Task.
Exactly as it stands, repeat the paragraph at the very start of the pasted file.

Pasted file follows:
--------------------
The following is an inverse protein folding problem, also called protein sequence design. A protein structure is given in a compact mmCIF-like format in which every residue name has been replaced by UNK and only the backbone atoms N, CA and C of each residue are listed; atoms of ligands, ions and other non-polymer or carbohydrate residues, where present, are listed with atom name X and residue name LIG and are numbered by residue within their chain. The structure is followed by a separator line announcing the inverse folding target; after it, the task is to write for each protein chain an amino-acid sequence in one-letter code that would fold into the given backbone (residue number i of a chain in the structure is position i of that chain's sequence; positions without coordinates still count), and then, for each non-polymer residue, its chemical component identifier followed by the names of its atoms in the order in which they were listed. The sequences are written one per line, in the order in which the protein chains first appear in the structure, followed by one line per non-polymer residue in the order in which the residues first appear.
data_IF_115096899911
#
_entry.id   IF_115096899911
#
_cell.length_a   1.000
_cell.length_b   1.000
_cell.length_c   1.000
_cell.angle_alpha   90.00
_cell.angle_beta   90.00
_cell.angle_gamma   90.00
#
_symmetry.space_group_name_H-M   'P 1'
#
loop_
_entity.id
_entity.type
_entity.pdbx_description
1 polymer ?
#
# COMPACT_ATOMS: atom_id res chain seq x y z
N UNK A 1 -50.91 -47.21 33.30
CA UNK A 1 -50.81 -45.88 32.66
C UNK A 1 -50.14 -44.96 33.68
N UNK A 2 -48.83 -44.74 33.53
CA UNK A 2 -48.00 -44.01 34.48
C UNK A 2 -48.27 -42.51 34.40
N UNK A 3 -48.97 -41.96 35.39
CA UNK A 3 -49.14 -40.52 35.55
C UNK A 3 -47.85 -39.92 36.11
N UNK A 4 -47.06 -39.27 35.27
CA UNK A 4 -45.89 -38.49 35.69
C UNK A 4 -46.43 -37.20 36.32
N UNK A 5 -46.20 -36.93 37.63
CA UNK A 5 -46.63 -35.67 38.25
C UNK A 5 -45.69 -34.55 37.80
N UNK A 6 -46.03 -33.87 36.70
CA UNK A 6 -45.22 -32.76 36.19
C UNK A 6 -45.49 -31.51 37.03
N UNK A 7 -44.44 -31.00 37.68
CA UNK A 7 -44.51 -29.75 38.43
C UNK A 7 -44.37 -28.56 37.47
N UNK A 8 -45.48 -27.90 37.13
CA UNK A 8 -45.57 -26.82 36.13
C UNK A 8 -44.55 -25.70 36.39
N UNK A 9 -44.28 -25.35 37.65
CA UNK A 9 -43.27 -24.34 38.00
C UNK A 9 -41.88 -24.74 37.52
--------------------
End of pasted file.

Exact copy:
The following is an inverse protein folding problem, also called protein sequence design. A protein structure is given in a compact mmCIF-like format in which every residue name has been replaced by UNK and only the backbone atoms N, CA and C of each residue are listed; atoms of ligands, ions and other non-polymer or carbohydrate residues, where present, are listed with atom name X and residue name LIG and are numbered by residue within their chain. The structure is followed by a separator line announcing the inverse folding target; after it, the task is to write for each protein chain an amino-acid sequence in one-letter code that would fold into the given backbone (residue number i of a chain in the structure is position i of that chain's sequence; positions without coordinates still count), and then, for each non-polymer residue, its chemical component identifier followed by the names of its atoms in the order in which they were listed. The sequences are written one per line, in the order in which the protein chains first appear in the structure, followed by one line per non-polymer residue in the order in which the residues first appear.